Star Trek: Kobayashi Maru review
Star Trek: Enterprise Book
Kobayashi Maru by Andy Mangels and Michael A. Martin
Stats: 482pp paperback, £6.99, Pocket Books, September 2008
Kobayashi Maru is the second book in the Enterprise “relaunch”, written by Andy Mangels and Michael A. Martin. While Charles “Trip” Tucker, still presumed dead by most of the universe, is on an undercover mission to the Romulan Star Empire, his friend Captain Jonathan Archer is busy trying to keep the Coalition of Planets alive, and trying to prove that it’s really the Romulans behind attacks on the Coaltion without blowing his friend’s cover. But when Coalition members seem to attack each other, is there really a future for the fragile alliance?
Easily one of the weakest books of the last decade or so. It’s hard to believe this novel was written by the same people who have written Cathedral, The Sundered, or the first Titan books, but Enterprise seems to bring out the worst in Andy Mangels and Michael A. Martin. Every Enterprise story they write is worse than the previous one, with Kobayashi Maru being the low point for now. I haven’t had as hard a time to finish a book since the books of Marshak & Culbreath, I couldn’t read more than a few pages at a time before laying it down in total disbelief. And the most scary part is that it’s not just one part of the writing that’s below their pre-Enterprise quality: nothing is even remotely near it, be it the plot, the characterisations or anything else. Even their writing style felt way more stilted than usual.
While the “Trip Tucker, superspy” parts in The Good That Men Do had at least a bit of charm, here they are just totally ridiculous, and the “will he die?” cliffhangers at the end of almost every chapter he is in are just total nonsense, since they neither bring any suspense to the story, nor do they give those like me any hope that this storyline will end, since we already have seen him as an old man in Last Full Measure. And sadly, those parts aren’t even the worst parts of the novel, since those are easily beaten by T’Pol’s scenes, which effortlessly kill any credibility the character had and take Reed down the gutter with it as a side note. And all this simply to have a Trip/T’Pol meetup where they can have their fun with each other. Of all the things they could have picked up from Enterprise’s TV run, they choose the most uninteresting thing imaginable, the Tucker/T’Pol relationship.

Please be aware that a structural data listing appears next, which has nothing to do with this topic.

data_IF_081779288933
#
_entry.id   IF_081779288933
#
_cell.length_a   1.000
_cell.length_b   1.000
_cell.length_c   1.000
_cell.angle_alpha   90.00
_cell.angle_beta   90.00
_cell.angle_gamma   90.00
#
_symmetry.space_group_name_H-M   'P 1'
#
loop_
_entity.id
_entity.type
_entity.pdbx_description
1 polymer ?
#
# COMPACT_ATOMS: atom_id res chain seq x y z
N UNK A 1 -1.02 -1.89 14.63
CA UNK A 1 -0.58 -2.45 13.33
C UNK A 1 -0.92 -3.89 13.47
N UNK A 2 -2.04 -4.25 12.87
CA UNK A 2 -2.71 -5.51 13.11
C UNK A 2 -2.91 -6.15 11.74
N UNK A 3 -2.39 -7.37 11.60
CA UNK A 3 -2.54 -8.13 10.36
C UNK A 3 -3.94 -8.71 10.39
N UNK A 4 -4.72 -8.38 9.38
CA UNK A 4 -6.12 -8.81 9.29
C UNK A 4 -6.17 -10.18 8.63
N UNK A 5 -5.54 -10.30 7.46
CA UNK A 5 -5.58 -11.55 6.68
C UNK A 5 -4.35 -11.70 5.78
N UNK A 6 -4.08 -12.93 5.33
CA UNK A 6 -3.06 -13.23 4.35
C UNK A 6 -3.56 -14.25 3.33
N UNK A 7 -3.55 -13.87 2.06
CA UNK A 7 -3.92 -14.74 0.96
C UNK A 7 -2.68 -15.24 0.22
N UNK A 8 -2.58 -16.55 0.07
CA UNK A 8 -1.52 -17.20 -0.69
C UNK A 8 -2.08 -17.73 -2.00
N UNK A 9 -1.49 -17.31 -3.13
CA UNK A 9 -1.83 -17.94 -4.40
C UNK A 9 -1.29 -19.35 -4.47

The rest of the novel, dealing with the Romulan plan, isn’t as bad, but still very unimaginative and unremarkable. Archer pretty much seems clueless in many scenes, and having him kind of win the day by beating a foreign leader in a one-to-one combat isn’t really new to Trek or even Enterprise. And let’s say his dealing with two of his senior officers just running off on a foolish mission isn’t really making him appear as a great starship captain and leader, either.
Ultimately, this is one of the first novels in recent history that was actually able to pretty much kill my interest for Trek Literature for quite a while, and if I hadn’t already bought some other books, I’m not so sure it wouldn’t have taken longer for me to pick up another Trek book. And since I doubt that the poor outings of the Enterprise relaunch books were Mangels’ fault any more than Martin’s and editor Margaret Clark’s, I have little hope that the next novel The Romulan War will be any better.